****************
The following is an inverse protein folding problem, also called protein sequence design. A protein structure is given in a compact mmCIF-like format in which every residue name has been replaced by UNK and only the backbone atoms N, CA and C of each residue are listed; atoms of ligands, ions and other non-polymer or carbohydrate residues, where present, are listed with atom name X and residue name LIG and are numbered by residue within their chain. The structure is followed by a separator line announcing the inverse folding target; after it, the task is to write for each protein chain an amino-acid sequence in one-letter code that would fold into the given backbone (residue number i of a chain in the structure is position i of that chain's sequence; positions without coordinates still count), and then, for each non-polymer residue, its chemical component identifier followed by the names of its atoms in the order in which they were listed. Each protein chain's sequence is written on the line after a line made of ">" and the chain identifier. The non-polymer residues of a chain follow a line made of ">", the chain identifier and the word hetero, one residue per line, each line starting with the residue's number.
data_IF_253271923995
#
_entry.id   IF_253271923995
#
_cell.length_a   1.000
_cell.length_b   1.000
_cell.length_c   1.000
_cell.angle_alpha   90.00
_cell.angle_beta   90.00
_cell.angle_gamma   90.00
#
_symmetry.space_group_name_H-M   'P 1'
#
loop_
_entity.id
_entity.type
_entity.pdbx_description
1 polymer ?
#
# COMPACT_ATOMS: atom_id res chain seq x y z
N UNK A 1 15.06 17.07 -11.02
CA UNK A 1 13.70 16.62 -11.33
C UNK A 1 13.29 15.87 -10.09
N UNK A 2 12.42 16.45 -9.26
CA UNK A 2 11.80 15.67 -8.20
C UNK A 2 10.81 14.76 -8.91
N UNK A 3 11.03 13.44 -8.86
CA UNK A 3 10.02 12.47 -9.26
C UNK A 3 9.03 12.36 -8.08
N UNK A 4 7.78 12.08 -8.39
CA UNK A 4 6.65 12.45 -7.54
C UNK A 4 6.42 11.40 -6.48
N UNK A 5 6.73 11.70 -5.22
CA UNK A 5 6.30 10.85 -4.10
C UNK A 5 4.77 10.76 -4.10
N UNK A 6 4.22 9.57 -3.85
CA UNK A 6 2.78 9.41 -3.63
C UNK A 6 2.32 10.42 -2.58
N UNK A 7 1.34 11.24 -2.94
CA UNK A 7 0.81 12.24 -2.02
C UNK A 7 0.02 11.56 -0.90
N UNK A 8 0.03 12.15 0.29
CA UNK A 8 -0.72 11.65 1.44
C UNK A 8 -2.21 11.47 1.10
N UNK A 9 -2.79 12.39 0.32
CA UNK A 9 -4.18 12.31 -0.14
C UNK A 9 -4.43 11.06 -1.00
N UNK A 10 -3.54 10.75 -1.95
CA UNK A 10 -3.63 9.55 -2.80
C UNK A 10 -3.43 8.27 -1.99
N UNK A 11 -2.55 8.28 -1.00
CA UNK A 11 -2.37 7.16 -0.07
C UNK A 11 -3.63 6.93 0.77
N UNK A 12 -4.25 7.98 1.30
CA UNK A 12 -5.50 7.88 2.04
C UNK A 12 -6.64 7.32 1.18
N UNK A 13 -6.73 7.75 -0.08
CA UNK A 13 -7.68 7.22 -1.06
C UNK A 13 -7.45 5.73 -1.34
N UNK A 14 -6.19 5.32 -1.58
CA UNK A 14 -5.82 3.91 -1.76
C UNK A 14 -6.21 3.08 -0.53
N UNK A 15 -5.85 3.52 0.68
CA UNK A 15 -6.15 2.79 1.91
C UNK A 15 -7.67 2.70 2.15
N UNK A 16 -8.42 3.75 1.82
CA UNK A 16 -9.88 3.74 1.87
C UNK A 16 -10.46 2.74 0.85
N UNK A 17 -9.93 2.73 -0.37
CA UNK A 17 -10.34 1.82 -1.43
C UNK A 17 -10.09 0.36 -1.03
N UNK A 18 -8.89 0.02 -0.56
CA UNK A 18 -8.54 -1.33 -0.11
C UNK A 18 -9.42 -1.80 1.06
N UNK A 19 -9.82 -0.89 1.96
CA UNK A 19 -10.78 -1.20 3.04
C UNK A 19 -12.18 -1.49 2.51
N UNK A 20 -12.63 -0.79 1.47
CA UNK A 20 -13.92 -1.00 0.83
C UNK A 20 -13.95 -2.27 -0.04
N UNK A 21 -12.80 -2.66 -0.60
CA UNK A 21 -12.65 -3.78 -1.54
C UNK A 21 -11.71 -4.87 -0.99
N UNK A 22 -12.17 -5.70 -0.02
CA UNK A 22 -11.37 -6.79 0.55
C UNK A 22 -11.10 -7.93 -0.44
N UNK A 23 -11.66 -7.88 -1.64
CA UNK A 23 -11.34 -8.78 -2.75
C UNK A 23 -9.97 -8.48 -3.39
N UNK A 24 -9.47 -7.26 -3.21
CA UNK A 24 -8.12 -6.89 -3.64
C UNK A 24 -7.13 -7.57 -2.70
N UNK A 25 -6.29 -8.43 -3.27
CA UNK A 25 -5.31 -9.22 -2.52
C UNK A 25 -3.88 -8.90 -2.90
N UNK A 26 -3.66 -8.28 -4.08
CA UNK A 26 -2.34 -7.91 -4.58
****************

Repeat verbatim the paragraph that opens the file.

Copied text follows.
The following is an inverse protein folding problem, also called protein sequence design. A protein structure is given in a compact mmCIF-like format in which every residue name has been replaced by UNK and only the backbone atoms N, CA and C of each residue are listed; atoms of ligands, ions and other non-polymer or carbohydrate residues, where present, are listed with atom name X and residue name LIG and are numbered by residue within their chain. The structure is followed by a separator line announcing the inverse folding target; after it, the task is to write for each protein chain an amino-acid sequence in one-letter code that would fold into the given backbone (residue number i of a chain in the structure is position i of that chain's sequence; positions without coordinates still count), and then, for each non-polymer residue, its chemical component identifier followed by the names of its atoms in the order in which they were listed. Each protein chain's sequence is written on the line after a line made of ">" and the chain identifier. The non-polymer residues of a chain follow a line made of ">", the chain identifier and the word hetero, one residue per line, each line starting with the residue's number.